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    Um...60 cycle..I think. After that you lose me! While I do not mind living dangerously, I may be over my head. Feel like stopping by?!
     
  8. Voxman

    Voxman Moderator Staff Member

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    Listen to the you tube vid again , and when they play the two examples of a 60 cycle hum and a 120 cycle hum try to copy the pitches on your guitar thou you might have to retune a bit and memorise the pitches.... hint; the "A' string is 440 n see which on you hear
     
  9. RVA

    RVA Well-Known Member

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    Ok, will do, thank you. I did make my assumtion that it was 60 cycle because the hum is not responsive to volume changes. Is that inconclusive?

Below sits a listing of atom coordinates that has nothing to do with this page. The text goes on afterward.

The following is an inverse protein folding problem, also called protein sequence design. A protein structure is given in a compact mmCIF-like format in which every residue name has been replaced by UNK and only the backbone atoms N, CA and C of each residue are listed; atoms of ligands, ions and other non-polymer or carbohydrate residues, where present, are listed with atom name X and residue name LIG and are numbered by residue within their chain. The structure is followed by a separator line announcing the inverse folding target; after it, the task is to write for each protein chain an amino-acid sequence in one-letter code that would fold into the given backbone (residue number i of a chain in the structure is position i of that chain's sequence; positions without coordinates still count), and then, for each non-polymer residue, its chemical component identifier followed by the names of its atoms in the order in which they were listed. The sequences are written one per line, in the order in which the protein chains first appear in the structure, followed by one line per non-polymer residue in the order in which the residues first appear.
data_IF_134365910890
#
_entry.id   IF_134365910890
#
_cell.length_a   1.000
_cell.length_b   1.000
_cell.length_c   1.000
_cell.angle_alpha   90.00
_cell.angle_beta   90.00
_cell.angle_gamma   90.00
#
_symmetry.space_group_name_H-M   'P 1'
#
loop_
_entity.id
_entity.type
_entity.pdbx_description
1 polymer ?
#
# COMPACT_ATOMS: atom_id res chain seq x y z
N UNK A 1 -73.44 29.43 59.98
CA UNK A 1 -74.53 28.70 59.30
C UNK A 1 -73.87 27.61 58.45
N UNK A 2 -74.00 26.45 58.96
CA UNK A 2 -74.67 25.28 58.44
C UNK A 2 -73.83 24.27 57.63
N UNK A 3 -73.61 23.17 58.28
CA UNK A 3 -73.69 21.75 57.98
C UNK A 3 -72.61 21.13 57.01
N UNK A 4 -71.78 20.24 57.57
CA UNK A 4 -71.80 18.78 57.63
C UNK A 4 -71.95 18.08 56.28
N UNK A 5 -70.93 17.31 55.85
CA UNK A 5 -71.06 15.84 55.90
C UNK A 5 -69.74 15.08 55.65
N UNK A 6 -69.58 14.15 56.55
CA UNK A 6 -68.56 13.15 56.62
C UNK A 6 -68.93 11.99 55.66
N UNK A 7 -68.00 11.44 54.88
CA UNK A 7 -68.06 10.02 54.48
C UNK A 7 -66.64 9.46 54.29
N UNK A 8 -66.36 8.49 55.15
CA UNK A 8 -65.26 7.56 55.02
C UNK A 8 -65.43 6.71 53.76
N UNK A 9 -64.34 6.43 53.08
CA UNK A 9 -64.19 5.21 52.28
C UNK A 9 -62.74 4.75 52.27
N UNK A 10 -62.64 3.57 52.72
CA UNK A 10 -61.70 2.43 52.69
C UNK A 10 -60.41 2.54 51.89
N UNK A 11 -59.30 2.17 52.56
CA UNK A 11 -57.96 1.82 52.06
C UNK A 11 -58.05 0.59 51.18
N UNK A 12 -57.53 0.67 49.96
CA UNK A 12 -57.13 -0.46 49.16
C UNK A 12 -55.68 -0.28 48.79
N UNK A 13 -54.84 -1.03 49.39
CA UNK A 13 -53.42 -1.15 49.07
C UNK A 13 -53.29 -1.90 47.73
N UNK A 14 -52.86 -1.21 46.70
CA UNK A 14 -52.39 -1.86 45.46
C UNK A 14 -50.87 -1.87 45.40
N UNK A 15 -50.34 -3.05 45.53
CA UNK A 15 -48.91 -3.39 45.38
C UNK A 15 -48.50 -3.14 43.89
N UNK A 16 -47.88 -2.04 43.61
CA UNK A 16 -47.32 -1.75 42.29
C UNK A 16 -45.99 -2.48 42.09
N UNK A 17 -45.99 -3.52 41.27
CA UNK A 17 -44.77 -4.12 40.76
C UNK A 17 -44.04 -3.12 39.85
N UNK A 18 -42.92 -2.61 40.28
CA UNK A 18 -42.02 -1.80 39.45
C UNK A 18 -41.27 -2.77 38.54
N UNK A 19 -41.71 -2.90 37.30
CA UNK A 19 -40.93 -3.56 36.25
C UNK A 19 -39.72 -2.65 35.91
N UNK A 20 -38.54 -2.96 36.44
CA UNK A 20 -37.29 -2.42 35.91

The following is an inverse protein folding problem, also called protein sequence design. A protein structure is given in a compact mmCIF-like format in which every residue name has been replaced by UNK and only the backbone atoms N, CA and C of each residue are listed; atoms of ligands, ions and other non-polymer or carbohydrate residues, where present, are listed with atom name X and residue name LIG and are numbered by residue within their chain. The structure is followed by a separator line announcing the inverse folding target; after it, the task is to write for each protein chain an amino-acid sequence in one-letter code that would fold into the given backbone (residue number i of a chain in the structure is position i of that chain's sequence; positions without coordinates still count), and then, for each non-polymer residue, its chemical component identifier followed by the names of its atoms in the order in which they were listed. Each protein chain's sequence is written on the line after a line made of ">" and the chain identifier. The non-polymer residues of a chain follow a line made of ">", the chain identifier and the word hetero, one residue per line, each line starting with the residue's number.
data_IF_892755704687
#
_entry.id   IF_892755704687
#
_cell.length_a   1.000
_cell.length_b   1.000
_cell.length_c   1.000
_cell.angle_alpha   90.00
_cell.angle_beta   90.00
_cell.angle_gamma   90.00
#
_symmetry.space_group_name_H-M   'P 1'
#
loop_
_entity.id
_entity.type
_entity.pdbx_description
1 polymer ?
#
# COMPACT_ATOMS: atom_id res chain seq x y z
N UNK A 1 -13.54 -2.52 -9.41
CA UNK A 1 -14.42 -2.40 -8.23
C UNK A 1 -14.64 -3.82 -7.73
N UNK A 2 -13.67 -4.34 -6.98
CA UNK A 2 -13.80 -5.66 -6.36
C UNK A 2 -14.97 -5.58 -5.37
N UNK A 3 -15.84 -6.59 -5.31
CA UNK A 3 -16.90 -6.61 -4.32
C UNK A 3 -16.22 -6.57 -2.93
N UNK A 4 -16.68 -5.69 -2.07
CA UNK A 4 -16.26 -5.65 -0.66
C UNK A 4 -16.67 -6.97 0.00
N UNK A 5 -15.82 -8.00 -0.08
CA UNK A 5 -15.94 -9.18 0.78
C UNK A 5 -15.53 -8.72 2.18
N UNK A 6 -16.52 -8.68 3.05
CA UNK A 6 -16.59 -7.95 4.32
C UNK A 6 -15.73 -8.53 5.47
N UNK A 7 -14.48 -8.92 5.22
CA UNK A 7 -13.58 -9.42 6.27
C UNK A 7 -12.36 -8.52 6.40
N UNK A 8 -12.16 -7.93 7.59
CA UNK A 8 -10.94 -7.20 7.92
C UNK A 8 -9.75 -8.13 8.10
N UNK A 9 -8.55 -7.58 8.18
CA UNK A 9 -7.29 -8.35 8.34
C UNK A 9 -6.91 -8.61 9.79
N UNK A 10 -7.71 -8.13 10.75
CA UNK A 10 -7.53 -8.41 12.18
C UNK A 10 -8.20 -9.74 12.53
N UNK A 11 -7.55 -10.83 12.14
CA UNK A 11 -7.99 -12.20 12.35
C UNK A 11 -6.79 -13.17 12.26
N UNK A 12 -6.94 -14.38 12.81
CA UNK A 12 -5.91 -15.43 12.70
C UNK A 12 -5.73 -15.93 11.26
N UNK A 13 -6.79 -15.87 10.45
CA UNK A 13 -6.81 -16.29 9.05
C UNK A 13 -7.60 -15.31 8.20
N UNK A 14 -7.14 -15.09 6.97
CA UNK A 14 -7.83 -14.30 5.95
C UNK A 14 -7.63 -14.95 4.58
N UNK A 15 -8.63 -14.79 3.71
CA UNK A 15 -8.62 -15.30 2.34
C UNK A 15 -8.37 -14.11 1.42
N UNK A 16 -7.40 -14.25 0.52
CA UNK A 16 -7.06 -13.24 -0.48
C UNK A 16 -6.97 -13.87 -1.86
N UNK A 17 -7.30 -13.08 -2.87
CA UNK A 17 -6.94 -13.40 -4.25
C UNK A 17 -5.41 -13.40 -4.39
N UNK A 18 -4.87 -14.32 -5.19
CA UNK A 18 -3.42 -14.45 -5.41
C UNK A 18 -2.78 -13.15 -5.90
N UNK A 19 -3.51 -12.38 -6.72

10. syscokid

    syscokid Well-Known Member

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    I bet the amp sounded the best right before it blew... Ok, I'm being a smart-arse.
    Burning flesh will smell really bad. The heart doesn't care for an extra 400 to 500 volts either.
    Even with the amp off and cooled down, can you smell an electrical burn?
     
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  11. Voxman

    Voxman Moderator Staff Member

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    That means the issue could/should be after the volume control and sounds like a power Can / cap perhaps loosing it's insulation resistance so if it's easier I tack solder in replacements I have as spares and see if I've isolated the suspect(s)
     
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  12. Voxman